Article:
My husband and I refer to our firstborn as our “learner child”: we figure some things out on her and make (slightly) fewer mistakes with her younger sister.
Case in point: our older daughter’s high school graduation party a few years ago. With the 20/20 vision of hindsight, here’s what I now know I needed…that I didn’t know I needed then…that you can bet I’ll be rounding up in a couple years when we gladly do this dance again.
How Do I Organize a Graduation Party?
1. The go-ahead from your grad.
Does your son or daughter even want a party? Or would he or she rather have cold hard cash or a trip or a nice dinner out with people whose names don’t require a refresher course? If a party is a “yes,” get some details on what kind and then proceed.
2. Big-picture perspective.
What you want most out of your party (trust me on this) is for your graduate to feel loved, celebrated, and cherished. Whatever else happens or doesn’t happen, if you accomplish this, the day will be a success. The right perspective will help a lot if it rains or ants get into the homemade lemon-meringue cupcakes you lovingly blowtorched that morning (NOT a hypothetical example) or the tent blows over or whatever. If going with the flow is not your default setting (raises hand), just consider this a gift to the person you’re doing this for in the first place.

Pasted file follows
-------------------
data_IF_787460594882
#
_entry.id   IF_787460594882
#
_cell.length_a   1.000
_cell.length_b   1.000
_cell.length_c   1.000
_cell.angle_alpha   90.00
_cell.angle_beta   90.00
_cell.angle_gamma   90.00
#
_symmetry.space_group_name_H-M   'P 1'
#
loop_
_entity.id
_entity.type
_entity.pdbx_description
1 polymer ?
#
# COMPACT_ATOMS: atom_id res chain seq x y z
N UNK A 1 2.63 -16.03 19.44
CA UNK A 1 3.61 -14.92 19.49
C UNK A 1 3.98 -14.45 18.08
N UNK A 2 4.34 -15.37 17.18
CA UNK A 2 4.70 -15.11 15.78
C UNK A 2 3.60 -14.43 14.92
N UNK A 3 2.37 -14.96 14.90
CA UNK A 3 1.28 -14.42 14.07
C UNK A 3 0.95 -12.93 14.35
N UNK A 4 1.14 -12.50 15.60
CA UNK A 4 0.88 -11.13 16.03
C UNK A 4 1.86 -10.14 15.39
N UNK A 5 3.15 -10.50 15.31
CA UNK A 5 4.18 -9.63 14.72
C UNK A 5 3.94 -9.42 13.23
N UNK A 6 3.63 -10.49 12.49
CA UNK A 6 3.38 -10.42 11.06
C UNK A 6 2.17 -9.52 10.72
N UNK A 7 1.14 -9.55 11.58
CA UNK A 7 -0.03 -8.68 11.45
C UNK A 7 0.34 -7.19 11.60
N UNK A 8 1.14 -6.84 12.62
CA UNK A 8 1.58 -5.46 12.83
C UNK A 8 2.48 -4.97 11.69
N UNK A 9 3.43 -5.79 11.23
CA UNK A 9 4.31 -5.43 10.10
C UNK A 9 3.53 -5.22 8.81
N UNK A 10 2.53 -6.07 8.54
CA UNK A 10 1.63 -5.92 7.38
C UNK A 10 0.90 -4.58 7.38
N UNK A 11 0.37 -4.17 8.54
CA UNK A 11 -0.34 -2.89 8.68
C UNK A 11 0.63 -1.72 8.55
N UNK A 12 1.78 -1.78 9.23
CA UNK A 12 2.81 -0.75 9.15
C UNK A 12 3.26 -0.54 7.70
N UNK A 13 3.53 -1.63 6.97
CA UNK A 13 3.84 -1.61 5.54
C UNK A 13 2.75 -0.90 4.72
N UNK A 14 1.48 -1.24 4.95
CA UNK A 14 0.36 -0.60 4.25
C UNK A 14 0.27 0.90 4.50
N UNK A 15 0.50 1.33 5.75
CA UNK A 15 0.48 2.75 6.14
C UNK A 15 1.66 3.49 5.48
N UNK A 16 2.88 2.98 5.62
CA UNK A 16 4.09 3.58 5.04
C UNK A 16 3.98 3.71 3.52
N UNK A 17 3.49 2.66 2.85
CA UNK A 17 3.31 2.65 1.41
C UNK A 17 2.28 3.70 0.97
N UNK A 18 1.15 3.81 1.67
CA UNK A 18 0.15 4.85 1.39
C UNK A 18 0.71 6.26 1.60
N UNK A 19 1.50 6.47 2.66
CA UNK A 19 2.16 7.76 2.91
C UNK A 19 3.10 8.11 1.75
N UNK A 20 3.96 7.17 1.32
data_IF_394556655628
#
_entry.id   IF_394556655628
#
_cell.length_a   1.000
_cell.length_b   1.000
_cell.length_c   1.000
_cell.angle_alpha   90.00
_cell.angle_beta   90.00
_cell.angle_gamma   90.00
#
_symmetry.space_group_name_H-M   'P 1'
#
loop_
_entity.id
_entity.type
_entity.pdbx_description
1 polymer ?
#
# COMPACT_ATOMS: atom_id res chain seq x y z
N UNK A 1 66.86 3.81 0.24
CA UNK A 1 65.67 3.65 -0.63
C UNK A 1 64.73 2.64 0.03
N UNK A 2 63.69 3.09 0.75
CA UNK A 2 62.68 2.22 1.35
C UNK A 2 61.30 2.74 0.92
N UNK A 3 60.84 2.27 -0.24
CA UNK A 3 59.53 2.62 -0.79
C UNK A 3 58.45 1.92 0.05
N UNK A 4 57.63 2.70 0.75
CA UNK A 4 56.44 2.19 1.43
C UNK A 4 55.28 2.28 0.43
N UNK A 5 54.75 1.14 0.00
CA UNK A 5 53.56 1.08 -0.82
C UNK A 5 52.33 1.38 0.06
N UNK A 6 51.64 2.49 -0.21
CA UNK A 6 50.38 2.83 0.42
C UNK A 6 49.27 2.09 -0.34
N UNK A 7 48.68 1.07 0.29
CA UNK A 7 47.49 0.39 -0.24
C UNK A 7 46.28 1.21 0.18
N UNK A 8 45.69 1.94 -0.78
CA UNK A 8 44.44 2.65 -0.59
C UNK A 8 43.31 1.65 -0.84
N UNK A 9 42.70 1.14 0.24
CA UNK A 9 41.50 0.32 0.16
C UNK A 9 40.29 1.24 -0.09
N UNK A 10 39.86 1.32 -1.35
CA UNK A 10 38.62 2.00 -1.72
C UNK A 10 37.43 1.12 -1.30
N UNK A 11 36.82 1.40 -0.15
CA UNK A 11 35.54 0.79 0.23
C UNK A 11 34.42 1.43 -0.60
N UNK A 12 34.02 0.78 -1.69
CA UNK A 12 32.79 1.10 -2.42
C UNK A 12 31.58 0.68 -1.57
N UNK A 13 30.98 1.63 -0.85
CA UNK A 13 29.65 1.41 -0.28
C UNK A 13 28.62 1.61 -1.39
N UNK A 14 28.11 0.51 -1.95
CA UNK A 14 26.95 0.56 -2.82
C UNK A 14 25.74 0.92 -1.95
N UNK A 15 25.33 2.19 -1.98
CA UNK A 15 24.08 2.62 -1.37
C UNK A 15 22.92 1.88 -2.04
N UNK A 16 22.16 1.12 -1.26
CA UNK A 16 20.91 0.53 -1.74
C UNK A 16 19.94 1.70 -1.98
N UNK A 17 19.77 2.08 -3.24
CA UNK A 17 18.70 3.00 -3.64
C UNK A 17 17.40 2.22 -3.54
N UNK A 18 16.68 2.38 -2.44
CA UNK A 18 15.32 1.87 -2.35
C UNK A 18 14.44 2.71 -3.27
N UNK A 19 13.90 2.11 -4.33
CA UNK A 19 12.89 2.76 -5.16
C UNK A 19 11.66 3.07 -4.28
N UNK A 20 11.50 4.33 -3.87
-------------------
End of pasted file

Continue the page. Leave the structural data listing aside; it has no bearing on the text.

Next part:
3. A friend who recognizes when the garbage needs to be taken out.
As the graduate’s parent, you have three main jobs at this party: 1) to greet and talk with your guests, many of whom are probably your own friends and family you haven’t seen in a while; 2) to graciously receive the well-deserved congratulations of said friends and family; and 3)to check in with your graduate from time to time. Notice that none of these things is “empty the garbage” or “restock the ham sandwiches.”
What you need, ideally, is a friend or relative who loves your graduate and wants to help make the party run smoothly but who is not so connected to all the guests that she feels deprived if she doesn’t get to spend the duration of the party mingling with them.
At my daughter’s party, we were blessed to have the world’s most organized, take-charge extrovert filling this role. She loves our daughter like her own and can talk to any other human being in the world…which she did when she wasn’t (wait for it) emptying the garbage or restocking the ham sandwiches. Absent this admittedly rare breed of friend, consider hiring a responsible teenager who, given the inducement of an hourly wage, could suddenly become very diligent about garbage duty.
4. An electrical dress-rehearsal.